The Texas Senate on Tuesday rejected all of Attorney General Ken Paxton’s efforts to dismiss the articles of impeachment against him, moving forward with the first removal proceeding against a statewide elected official in more than a century.
The rapid-fire series of votes on 16 pretrial motions made clear that senators want to at least hear the evidence against Paxton before deciding his fate. And the vote counts provided an early gauge of how willing GOP senators may be to remove a fellow Republican from statewide office.
While the House vote to impeach Paxton was overwhelming and bipartisan, the Senate offers a different political landscape. Its Republican members are more in line with Paxton’s brand of conservatism, and he has more personal connections in the chamber where he once served and his wife remains a member.
The pretrial motions required a majority vote, but the most support a motion to dismiss received was 10 out of 30 senators — all Republicans — and that motion sought to throw out a single article.
Six Republican senators supported every motion in a nod of support for Paxton: Paul Bettencourt of Houston, Donna Campbell of New Braunfels, Brandon Creighton of Conroe, Bob Hall of Edgewood, Lois Kolkhorst of Brenham and Tan Parker of Flower Mound.
Five Republicans — Brian Birdwell of Granbury, Bryan Hughes of Mineola, Charles Perry of Lubbock, Charles Schwertner of Georgetown and Kevin Sparks of Midland — voted in favor of some motions to dismiss.
The remaining seven Republicans voted with all 12 Democrats against each motion. Those senators were Pete Flores of Pleasanton, Kelly Hancock of North Richland Hills, Joan Huffman of Houston, Mayes Middleton of Galveston, Robert Nichols of Jacksonville and Drew Springer of Muenster.
Setting the tone, the Senate denied Paxton’s first two motions by votes of 24-6 and 22-8.
The first motion asked the Senate to throw out all of the articles of impeachment for lack of evidence. Twelve Republicans joined all Senate Democrats in the vote to essentially move forward with a trial.
The second motion asked senators to exclude evidence from before Paxton’s current term. The second motion asked senators to exclude evidence from before January, when Paxton’s current four-year term began. That motion struck at the heart of one of Paxton’s main arguments — that he cannot be impeached for any actions allegedly taken before he was reelected last year. Paxton’s defenders have repeatedly cited the so-called forgiveness doctrine to criticize the House impeachment as illegal.
See here and here for the background. Mostly, this means we’re gonna have ourselves a trial, so settle in and get comfy. And get ready to find more things to be shocked about, I’m just sure there will be some surprises in the testimony.
Speaking of testimony, the one person who (probably) won’t be testifying is Ken Paxton himself.
After Senators resoundingly rejected all of Attorney General Ken Paxton motions to dismiss articles of impeachment against him Tuesday morning, Lt. Gov. Dan Patrick handed Paxton a small victory by ruling that he cannot be forced to testify as a witness in his trial before the Texas Senate.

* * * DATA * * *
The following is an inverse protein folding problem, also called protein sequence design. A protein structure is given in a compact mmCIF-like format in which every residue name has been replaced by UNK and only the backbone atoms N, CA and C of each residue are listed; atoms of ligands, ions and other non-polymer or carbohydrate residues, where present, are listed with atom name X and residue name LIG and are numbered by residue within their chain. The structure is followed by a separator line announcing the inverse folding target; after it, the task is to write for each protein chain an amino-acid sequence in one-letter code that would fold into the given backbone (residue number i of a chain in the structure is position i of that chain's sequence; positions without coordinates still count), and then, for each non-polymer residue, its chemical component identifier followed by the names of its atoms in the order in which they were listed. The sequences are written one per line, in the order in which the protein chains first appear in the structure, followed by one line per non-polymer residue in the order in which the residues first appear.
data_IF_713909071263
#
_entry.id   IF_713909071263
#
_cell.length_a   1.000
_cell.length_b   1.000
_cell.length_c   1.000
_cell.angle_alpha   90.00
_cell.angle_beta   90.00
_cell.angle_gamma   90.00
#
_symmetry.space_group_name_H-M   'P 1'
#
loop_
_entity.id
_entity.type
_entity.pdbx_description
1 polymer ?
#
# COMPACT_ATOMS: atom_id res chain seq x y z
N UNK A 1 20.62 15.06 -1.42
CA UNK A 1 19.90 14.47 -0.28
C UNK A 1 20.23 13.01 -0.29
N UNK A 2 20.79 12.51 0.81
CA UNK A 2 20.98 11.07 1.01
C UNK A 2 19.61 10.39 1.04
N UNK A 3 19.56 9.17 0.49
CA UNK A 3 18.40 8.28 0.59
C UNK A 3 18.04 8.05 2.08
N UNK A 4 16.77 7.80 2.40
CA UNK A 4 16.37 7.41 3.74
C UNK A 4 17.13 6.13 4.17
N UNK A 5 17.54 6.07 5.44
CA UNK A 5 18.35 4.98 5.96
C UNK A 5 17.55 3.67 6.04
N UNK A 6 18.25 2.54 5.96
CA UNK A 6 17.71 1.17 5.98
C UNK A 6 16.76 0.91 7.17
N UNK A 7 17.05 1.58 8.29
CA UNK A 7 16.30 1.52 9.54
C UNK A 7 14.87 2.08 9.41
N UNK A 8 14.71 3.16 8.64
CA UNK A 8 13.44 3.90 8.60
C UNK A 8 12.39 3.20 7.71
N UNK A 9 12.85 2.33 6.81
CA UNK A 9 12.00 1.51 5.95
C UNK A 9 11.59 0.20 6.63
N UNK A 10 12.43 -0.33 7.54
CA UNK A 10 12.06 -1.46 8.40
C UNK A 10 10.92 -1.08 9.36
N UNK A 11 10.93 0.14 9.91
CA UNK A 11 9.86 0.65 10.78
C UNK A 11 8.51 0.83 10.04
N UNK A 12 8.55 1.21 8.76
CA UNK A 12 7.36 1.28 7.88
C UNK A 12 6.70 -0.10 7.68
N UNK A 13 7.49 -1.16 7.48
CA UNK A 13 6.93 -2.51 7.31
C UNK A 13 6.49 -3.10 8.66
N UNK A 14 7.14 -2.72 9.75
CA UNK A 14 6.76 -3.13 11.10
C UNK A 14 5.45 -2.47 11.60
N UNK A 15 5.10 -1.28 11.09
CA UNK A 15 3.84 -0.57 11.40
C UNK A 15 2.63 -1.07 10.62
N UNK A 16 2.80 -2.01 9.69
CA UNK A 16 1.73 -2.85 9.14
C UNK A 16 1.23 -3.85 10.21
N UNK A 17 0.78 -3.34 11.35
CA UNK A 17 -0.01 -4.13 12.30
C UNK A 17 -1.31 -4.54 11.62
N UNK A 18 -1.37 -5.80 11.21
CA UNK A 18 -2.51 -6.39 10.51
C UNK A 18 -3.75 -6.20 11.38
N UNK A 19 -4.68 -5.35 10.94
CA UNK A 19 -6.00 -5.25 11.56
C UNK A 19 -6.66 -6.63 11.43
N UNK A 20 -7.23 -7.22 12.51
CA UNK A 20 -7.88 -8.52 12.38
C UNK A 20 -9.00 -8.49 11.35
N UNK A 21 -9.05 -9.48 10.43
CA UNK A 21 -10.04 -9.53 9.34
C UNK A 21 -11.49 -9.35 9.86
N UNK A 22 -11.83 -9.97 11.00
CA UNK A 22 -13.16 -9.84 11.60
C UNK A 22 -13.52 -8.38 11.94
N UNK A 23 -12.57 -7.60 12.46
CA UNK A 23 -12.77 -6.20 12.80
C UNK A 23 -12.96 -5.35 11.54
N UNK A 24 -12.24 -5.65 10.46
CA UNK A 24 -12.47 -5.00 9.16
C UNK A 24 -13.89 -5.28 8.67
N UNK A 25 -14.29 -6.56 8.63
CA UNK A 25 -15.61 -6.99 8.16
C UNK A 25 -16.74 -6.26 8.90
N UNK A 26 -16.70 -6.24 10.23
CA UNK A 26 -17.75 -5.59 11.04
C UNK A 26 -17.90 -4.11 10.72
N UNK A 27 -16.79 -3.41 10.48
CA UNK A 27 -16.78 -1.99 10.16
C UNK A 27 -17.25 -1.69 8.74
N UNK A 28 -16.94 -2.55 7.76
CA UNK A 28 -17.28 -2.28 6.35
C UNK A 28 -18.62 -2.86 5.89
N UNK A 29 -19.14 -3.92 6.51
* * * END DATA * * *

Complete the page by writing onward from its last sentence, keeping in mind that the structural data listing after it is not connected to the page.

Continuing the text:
The Senate-approved rules for the trial gave Patrick, who is acting as the presiding officer, or judge, the power to issue subpoenas to compel the attendance of witnesses.
Paxton had stated that he would not testify in the trial, and his lead lawyer, Tony Buzbee said in a statement in early July that Paxton “will not dignify the illegal House action by testifying.”
His lawyers followed by filing a pretrial motion asking the Senate to excuse Paxton from testifying, arguing that the trial is a criminal proceeding, giving Paxton the same legal protections as a criminal defendant who would not be forced to testify.
House managers had opposed that motion, saying the trial rules provided no exception for Paxton. They also argued that Paxton must assert his Fifth Amendment right to refuse to incriminate himself in testimony from the witness stand.
Patrick said Tuesday that the rules adopted by the Senate apply many of the same rules reserved for criminal cases, including the requirement that Paxton plead guilty or not guilty, and House impeachment managers are required to prove their case beyond a reasonable doubt, a standard also used in criminal trials.
“The House managers have repeatedly compared actions of the House of Representatives to a grand jury as they prefer the articles of impeachment,” Patrick said as he granted the motion. “Grand juries are utilized only in criminal cases.”
Therefore, Paxton cannot be compelled to testify as a defendant in at his impeachment trial, Patrick concluded.
That’s fine. I’m sure there will be plenty said about him, whether he speaks up on his own behalf (someplace other than on Twitter or at a fundraiser) or not. Just remember, he could have done so but he chose not to. Much more to come, this will take several weeks. Reform Austin and the Chron have more.